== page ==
Your Guide to Michigan’s New Marijuana Laws
December 13, 2019
Nearly a year after Michigan voters approved the legalization of recreational marijuana, licensed sellers opened their doors to customers 21 and older. Despite the limited number of retail stores, buyers spent more than $1.6 million during the first week of sales. However, many questions remain about how recreational marijuana users should apply the new guidelines.
What is allowed under the new Michigan marijuana law?
Recreational marijuana is governed by the 2018 Michigan Regulation and Taxation of Marihuana Act (MRTMA). Here are the highlights of the law:
- Adults (over 21) may grow, possess and consume marijuana in their own homes.
- Smoking marijuana or consuming edibles in public places is prohibited.
- Consumers must show a valid state ID or driver’s license to purchase recreational marijuana.
- It is legal to give marijuana to another person, providing they are 21 or older.
- Buyers may purchase (or carry) up to 2.5 oz. of marijuana (or 15 grams of concentrate).
- Users may have up to 10 oz. of marijuana in their homes, but they must store amounts over 2.5 oz. in a locked place.
- Consumers may grow up to 12 plants for personal use in their home or on their own property.
- Outdoor plants must be in a locked or otherwise secured area and should not be visible to the public.
- Renters must obtain approval from their landlords to grow marijuana.
Marijuana and minors (under 21)
If you under 21, using or possessing marijuana is illegal – unless you have a license to use medical marijuana. Those under 21 who are caught with marijuana by law enforcement may be arrested and charged with illegal drug use or possession. The age restriction applies to edible marijuana products and concentrate.
It is illegal for anyone (of any age) to drive under the influence, including individuals with medical marijuana licenses.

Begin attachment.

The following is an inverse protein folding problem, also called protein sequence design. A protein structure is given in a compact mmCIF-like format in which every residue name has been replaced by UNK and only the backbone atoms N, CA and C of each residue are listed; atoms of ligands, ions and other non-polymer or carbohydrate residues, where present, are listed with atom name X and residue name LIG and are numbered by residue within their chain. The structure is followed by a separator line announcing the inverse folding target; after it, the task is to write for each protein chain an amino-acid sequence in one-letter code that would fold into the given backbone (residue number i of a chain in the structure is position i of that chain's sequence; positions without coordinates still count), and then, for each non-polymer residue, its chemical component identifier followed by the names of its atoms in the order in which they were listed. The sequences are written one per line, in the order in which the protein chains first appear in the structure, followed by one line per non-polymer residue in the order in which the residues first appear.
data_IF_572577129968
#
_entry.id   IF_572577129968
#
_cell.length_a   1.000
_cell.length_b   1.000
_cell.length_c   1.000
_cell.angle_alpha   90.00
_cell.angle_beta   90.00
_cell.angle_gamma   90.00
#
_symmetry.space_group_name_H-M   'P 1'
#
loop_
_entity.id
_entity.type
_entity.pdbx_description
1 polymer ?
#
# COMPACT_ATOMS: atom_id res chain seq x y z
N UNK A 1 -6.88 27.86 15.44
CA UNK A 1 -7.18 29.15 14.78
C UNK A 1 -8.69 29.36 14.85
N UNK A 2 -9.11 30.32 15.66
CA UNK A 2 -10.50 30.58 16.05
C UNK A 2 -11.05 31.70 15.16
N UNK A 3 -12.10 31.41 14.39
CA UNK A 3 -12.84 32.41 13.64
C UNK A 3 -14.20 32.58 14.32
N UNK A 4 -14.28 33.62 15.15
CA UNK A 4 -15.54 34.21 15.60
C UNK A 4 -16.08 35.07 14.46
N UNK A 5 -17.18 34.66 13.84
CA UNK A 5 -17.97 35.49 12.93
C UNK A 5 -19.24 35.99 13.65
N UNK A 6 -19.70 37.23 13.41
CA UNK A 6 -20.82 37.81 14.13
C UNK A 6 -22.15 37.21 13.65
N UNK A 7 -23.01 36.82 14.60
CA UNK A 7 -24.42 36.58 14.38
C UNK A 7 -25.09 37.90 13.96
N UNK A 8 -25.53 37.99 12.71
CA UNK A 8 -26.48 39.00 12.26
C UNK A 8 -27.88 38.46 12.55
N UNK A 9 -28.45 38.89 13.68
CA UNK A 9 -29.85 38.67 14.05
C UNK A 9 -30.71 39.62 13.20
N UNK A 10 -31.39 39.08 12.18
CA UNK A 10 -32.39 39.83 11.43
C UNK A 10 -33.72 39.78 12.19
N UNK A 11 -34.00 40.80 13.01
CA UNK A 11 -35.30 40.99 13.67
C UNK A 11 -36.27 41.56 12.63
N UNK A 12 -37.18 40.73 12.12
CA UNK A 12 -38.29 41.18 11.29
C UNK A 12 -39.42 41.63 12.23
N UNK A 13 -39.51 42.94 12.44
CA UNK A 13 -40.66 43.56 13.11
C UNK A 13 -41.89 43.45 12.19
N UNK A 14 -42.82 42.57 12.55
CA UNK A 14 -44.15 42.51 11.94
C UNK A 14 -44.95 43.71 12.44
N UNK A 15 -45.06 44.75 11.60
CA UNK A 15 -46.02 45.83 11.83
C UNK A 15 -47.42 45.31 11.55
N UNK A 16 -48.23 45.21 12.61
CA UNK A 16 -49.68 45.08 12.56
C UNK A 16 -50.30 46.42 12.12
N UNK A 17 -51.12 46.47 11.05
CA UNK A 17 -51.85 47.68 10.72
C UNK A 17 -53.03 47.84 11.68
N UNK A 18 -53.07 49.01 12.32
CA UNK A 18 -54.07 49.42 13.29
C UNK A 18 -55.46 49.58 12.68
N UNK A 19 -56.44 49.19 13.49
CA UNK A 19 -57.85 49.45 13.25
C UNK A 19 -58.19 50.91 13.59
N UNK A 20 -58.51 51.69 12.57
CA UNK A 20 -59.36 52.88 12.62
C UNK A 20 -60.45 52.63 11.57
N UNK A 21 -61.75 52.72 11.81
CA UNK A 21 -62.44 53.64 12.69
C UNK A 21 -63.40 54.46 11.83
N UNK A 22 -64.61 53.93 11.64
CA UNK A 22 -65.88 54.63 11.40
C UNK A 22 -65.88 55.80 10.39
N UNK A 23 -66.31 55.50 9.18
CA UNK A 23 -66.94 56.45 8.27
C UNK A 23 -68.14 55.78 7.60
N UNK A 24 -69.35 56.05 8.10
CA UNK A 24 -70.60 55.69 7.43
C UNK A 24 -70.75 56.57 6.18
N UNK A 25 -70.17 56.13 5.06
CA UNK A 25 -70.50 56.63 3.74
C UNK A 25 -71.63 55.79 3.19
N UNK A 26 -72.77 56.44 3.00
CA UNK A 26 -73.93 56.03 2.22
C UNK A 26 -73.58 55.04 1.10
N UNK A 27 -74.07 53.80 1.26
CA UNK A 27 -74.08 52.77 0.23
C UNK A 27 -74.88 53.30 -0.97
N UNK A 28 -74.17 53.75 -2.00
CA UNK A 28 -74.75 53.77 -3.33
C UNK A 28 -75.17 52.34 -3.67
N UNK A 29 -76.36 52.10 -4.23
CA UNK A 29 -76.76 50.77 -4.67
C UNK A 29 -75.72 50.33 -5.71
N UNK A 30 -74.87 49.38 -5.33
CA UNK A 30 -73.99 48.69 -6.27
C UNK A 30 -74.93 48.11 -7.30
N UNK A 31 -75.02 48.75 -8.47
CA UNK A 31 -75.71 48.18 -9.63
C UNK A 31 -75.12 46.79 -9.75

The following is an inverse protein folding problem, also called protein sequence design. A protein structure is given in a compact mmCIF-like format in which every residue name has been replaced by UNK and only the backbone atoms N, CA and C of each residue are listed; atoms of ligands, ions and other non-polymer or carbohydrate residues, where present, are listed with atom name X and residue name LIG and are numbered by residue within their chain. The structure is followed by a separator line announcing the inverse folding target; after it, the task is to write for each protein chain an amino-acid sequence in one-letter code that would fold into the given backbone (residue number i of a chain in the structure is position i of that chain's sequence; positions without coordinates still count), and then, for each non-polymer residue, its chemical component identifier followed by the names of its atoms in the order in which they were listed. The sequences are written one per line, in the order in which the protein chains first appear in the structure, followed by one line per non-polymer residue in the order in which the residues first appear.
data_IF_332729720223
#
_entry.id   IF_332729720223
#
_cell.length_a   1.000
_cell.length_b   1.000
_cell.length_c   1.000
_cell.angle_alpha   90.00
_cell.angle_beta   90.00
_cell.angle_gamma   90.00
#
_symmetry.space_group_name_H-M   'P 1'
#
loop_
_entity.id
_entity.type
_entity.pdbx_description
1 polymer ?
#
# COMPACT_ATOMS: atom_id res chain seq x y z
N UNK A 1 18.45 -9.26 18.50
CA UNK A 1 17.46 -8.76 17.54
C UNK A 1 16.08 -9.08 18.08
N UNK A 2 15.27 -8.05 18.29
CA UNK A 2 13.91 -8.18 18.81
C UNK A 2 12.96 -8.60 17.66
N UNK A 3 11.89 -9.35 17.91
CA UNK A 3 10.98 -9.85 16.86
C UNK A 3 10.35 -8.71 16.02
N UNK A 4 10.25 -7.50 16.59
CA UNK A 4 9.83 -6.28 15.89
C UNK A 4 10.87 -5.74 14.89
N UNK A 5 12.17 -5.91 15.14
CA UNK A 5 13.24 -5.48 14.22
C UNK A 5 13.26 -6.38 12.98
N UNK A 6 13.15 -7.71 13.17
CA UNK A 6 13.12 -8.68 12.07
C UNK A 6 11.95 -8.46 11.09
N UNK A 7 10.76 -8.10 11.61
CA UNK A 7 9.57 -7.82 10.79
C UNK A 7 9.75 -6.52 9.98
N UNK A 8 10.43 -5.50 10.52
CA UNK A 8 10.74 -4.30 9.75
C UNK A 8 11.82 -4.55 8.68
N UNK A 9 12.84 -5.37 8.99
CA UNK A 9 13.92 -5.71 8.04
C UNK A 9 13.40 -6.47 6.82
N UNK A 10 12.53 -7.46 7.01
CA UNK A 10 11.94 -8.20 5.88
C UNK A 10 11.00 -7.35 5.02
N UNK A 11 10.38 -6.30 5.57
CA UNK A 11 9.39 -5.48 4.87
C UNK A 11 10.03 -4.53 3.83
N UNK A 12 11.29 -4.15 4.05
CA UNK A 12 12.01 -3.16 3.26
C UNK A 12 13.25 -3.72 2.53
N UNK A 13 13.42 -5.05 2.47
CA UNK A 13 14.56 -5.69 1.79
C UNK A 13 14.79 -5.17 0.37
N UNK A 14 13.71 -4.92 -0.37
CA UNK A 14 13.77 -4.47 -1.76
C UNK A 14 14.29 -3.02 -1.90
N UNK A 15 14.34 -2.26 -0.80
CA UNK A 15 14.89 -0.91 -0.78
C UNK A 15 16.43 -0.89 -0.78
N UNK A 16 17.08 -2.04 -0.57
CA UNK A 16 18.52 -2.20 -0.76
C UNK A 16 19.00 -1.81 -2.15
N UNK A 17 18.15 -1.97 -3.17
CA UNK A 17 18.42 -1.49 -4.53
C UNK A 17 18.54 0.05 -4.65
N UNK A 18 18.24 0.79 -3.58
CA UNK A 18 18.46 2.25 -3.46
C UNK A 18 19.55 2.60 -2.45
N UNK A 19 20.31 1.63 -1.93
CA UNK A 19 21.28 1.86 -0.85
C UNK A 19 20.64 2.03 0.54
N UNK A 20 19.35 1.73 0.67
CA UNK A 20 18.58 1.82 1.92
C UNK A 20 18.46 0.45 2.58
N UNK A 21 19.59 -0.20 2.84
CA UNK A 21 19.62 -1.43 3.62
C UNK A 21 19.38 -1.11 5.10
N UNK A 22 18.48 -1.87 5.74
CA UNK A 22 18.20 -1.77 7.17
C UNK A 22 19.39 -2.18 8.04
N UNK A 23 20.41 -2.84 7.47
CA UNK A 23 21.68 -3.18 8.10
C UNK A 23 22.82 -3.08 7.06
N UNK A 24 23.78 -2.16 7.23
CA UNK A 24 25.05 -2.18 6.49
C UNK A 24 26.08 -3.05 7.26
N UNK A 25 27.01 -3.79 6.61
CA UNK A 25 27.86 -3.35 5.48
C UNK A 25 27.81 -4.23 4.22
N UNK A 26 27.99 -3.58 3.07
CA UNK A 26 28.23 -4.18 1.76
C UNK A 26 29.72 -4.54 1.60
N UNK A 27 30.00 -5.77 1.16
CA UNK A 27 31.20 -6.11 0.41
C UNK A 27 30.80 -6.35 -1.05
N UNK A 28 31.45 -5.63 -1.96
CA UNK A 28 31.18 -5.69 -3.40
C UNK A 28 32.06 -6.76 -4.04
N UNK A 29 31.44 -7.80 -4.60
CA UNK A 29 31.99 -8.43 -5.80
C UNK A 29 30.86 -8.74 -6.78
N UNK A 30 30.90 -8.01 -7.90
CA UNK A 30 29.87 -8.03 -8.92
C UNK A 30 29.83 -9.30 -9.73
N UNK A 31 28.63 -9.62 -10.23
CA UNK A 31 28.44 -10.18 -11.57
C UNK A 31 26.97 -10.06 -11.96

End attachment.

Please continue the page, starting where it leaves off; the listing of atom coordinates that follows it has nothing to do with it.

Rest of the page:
Marijuana and the workplace
Employers have the right to establish their own policies regarding marijuana (or other drugs). Employees can be disciplined or fired for violating company drug policy. In addition, an employer can legally refuse to hire a person who tests positive for marijuana.
Marijuana on the road
It is illegal to use marijuana while driving or riding in a motor vehicle. Anyone who operates a motor vehicle under the influence of marijuana can be arrested and charged with drugged driving. This applies even if the driver consumed the drug before getting behind the wheel. Smoking and edible products are prohibited. In addition, this law applies to aircraft, snowmobiles, off-road recreational vehicles and motorboats. Motorcycles are also included, even though they are not considered motor vehicles under Michigan no-fault law.
Drivers with medical marijuana licenses may be arrested if they exhibit signs of impairment.
Drivers may carry up to 2.5 oz. of marijuana in a vehicle. However, law enforcement officials advise storing it inside the trunk in a secure container.
Here are some general guidelines recreational marijuana users should follow to ensure safety and avoid offending others:
- Edibles enter the system more slowly. Start with a small amount and wait until it takes effect before consuming more.
- Clearly label any food that contains cannabis.
- Keep edible marijuana products out of children’s reach.
- Don’t pressure anyone to use marijuana.
- Be considerate about smoking around others.
- Establish ground rules with roommates before using marijuana in a shared space.
A word about medical marijuana
Both medical marijuana and recreational marijuana are now legal in Michigan. However, the sales and use of each are regulated by different laws. Therefore, it’s important to learn and comply with the rules for the type of marijuana you will be purchasing or using.
Marijuana laws are complicated, but finding the right attorney is simple.
Call 1-800-CALL-SAM today for a free, no-obligation consultation.